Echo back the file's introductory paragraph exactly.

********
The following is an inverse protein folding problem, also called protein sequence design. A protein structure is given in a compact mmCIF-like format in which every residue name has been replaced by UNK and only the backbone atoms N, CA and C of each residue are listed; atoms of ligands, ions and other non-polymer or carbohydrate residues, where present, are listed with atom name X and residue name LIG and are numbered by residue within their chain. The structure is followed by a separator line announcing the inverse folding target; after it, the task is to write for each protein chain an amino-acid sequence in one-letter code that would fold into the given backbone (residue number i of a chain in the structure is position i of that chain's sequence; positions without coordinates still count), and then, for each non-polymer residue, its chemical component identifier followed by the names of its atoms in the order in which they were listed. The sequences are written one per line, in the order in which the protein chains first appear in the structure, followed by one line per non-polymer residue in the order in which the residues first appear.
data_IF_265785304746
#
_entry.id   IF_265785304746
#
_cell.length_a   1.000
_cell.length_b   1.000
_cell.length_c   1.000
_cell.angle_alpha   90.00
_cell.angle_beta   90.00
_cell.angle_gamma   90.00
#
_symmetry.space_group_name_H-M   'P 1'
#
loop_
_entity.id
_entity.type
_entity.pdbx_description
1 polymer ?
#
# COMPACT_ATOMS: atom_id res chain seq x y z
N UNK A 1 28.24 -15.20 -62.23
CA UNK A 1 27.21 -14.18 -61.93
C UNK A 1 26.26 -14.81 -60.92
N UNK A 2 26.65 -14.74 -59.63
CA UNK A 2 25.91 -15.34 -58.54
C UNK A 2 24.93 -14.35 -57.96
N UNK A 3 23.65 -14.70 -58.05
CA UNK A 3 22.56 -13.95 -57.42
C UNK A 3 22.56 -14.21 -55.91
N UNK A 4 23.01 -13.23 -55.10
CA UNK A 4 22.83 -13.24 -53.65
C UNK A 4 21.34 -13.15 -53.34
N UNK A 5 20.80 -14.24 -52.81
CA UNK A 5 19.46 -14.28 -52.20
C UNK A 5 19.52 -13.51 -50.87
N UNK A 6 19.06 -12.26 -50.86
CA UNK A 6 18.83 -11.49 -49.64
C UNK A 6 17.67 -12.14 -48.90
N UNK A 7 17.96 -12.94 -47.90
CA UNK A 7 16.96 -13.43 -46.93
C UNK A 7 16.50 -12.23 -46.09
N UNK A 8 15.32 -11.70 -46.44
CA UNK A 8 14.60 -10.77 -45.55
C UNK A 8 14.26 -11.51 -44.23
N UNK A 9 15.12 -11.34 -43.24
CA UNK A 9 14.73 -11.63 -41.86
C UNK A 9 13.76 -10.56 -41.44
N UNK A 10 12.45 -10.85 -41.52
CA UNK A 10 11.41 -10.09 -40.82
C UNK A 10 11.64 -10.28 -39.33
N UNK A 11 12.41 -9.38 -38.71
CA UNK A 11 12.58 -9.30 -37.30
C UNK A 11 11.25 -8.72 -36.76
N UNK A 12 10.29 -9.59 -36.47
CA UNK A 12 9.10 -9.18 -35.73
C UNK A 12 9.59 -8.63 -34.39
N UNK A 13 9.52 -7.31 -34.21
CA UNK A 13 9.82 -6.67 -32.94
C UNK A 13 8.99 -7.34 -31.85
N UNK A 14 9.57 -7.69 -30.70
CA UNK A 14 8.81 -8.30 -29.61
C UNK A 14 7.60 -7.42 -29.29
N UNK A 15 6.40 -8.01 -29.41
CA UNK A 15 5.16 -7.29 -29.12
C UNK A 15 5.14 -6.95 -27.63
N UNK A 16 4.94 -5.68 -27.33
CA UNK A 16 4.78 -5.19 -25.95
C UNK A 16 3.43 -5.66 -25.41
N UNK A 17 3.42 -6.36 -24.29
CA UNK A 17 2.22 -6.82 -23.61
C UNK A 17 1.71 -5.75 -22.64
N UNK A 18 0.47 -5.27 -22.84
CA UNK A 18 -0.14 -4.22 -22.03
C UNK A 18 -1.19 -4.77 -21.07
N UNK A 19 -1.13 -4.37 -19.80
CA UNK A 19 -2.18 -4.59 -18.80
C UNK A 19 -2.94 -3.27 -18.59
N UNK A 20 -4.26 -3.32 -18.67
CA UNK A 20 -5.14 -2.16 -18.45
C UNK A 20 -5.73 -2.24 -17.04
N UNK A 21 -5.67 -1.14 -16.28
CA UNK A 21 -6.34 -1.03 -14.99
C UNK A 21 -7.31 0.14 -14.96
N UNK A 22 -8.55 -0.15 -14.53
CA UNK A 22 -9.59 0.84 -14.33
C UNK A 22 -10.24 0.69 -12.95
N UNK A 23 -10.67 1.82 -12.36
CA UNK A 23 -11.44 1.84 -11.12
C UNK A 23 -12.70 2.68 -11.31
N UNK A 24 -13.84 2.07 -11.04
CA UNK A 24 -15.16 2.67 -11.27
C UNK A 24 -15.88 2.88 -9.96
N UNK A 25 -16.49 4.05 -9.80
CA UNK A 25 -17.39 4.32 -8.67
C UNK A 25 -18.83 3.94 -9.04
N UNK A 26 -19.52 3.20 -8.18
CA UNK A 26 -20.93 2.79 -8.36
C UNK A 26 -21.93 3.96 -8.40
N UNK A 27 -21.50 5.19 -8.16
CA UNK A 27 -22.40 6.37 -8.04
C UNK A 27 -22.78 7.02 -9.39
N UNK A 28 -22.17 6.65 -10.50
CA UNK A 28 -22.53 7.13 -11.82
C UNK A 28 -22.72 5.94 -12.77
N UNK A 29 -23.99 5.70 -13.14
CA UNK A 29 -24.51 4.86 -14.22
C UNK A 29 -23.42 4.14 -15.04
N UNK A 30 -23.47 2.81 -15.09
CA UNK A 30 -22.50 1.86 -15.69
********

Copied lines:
The following is an inverse protein folding problem, also called protein sequence design. A protein structure is given in a compact mmCIF-like format in which every residue name has been replaced by UNK and only the backbone atoms N, CA and C of each residue are listed; atoms of ligands, ions and other non-polymer or carbohydrate residues, where present, are listed with atom name X and residue name LIG and are numbered by residue within their chain. The structure is followed by a separator line announcing the inverse folding target; after it, the task is to write for each protein chain an amino-acid sequence in one-letter code that would fold into the given backbone (residue number i of a chain in the structure is position i of that chain's sequence; positions without coordinates still count), and then, for each non-polymer residue, its chemical component identifier followed by the names of its atoms in the order in which they were listed. The sequences are written one per line, in the order in which the protein chains first appear in the structure, followed by one line per non-polymer residue in the order in which the residues first appear.